When we covered the Series 401 event last week at the OneEleven space, we hadn’t heard too much about the new space, other than that it was funded by OMERS Ventures. Today though, OneEleven has announced that it is launching as Canada’s “first community for data-driven entrepreneurs.”
The OneEleven coworking space is located at 111 Richmond St. in Toronto, otherwise known as “The Google Building,” as Google has its Toronto offices in the building on separate floors.
Now, according to OneEleven, entrepreneurs building big data enterprises have a new community to call home. “In OneEleven, we’re creating a community where talent and technology collide,” said managing director Bilal Khan. “OneEleven positions Toronto as a global leader in big data by providing entrepreneurs with the resources they need to accelerate the commercialization of cutting-edge research that will enhance the economic prosperity of the region.”
OneEleven has also described itself as Canada’s first “accelerator” created to address the technical needs of successful, visionary entrepreneurs who will benefit from access to the power of high performance computing. That being said it will be interesting how the accelerator is structured in terms of teams, equity and duration. According to the website, OneEleven’s teams are: BigViking, clio, Finmaven, Granata, OpenCare, Relay, rubikloud and Tulip Retail.
OneEleven is co-founded through investments by OMERS Ventures and Ontario Centres of Excellence (OCE), with the recent addition of Ryerson University as the founding academic partner.
The organization said that the accelerator portion is for entrepreneurs with proven track records “to be part of a peer community that also includes venture capital, industry, academia and government.” Eight new tech ventures have set up shop at OneEleven and more will be brought in through an” intensive screening and scouting process.”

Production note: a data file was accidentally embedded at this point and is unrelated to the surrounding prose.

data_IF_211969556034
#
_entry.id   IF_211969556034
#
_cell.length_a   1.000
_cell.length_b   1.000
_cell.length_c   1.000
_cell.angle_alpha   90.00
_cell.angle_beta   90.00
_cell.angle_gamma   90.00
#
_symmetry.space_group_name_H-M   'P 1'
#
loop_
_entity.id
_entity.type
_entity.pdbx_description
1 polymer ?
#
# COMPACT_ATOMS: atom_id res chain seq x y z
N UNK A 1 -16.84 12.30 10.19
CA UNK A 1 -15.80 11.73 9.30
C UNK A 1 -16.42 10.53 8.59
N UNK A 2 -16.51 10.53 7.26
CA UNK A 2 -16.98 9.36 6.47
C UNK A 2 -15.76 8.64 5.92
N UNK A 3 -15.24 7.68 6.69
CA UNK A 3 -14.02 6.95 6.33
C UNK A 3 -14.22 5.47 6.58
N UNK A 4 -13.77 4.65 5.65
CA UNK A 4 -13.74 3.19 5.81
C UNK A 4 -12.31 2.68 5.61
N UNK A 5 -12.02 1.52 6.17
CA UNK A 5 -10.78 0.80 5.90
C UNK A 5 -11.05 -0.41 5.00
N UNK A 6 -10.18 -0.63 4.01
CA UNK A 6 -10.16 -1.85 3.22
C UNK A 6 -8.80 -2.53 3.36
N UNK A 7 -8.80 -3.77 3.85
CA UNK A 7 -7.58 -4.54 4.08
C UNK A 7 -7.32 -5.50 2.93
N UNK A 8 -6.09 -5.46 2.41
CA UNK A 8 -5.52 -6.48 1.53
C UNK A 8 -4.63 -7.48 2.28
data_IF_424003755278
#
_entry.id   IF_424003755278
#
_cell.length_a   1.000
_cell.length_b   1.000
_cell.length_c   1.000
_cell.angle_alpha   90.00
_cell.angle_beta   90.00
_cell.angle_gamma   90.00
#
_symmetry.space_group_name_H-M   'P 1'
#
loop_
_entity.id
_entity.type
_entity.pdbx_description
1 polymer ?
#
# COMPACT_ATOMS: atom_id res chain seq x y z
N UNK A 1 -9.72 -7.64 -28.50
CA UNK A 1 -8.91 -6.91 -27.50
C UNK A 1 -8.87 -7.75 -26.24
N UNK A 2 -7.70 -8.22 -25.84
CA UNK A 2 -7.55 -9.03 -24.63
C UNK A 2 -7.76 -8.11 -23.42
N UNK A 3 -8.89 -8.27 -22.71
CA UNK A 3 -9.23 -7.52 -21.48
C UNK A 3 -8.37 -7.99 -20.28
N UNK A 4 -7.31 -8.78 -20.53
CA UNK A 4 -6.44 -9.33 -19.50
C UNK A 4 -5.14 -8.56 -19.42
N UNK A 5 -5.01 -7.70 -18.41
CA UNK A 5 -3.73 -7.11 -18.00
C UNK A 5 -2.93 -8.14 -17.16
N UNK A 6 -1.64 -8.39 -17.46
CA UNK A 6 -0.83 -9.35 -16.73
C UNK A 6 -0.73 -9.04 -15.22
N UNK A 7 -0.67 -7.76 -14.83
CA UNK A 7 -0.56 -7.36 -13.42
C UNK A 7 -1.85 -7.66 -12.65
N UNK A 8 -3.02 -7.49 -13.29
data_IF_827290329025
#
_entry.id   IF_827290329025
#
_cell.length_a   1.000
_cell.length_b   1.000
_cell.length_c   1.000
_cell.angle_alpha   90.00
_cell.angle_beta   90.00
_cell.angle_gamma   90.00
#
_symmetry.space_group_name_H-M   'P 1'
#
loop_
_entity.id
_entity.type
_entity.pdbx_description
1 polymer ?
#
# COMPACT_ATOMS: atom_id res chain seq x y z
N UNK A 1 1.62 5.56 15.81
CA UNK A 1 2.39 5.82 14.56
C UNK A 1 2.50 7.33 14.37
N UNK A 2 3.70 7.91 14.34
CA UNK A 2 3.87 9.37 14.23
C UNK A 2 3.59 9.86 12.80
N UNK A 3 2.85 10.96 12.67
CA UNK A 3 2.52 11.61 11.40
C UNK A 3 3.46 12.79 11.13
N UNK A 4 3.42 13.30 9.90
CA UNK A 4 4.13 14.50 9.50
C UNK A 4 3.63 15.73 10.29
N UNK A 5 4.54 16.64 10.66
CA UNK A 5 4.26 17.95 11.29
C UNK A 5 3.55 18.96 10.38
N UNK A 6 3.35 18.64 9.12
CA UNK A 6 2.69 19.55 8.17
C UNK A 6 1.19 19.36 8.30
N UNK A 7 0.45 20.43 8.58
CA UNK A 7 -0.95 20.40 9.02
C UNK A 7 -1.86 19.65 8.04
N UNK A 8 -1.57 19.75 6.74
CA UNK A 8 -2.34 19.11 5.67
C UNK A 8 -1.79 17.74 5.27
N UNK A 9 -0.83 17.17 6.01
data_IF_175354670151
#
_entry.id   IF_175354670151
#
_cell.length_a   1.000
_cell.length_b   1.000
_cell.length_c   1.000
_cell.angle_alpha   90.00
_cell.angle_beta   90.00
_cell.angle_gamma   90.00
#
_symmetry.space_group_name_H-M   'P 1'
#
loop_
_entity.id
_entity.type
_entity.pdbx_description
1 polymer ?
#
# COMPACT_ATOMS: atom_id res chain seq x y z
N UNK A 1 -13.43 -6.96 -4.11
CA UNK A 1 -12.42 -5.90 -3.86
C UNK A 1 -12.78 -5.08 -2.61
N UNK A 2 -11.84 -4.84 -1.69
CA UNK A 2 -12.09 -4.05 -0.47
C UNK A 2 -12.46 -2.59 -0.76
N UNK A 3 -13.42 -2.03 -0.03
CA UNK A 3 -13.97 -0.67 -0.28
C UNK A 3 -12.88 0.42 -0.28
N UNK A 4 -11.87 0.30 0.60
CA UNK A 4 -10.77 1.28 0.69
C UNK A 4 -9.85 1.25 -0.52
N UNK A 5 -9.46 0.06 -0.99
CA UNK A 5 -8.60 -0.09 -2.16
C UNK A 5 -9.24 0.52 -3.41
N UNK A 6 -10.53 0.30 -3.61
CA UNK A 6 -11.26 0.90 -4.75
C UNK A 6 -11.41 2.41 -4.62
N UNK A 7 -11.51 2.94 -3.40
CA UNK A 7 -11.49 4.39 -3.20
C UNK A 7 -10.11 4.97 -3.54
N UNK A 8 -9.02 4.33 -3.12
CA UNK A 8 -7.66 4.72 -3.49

“OneEleven will be a community of the most promising and sophisticated data-driven entrepreneurs and home to some of Toronto’s best technology start-ups,” said OMERS Ventures’ John Ruffolo. “OneEleven will allow its member companies to create scalable entrepreneurial opportunities by solving previously unmanageable problems through the aggregated power of high performance computing.”
The partnership with OCE means that OneEleven will round out its vision by “bringing in academic-based research and bridging the commercialization gap to support the development of solutions to highly complex, data and time-intensive problems.”
“We are going to remove the barriers to entry for big data-related startups by having the expertise and infrastructure they need in one place,” said OCE president Dr. Tom Corr. “Ontario has some of the world’s brightest computing minds and the entrepreneurial spirit to develop the next generation of advanced technologies and OneEleven will provide the resources and support to develop the next generation of big data technologies.”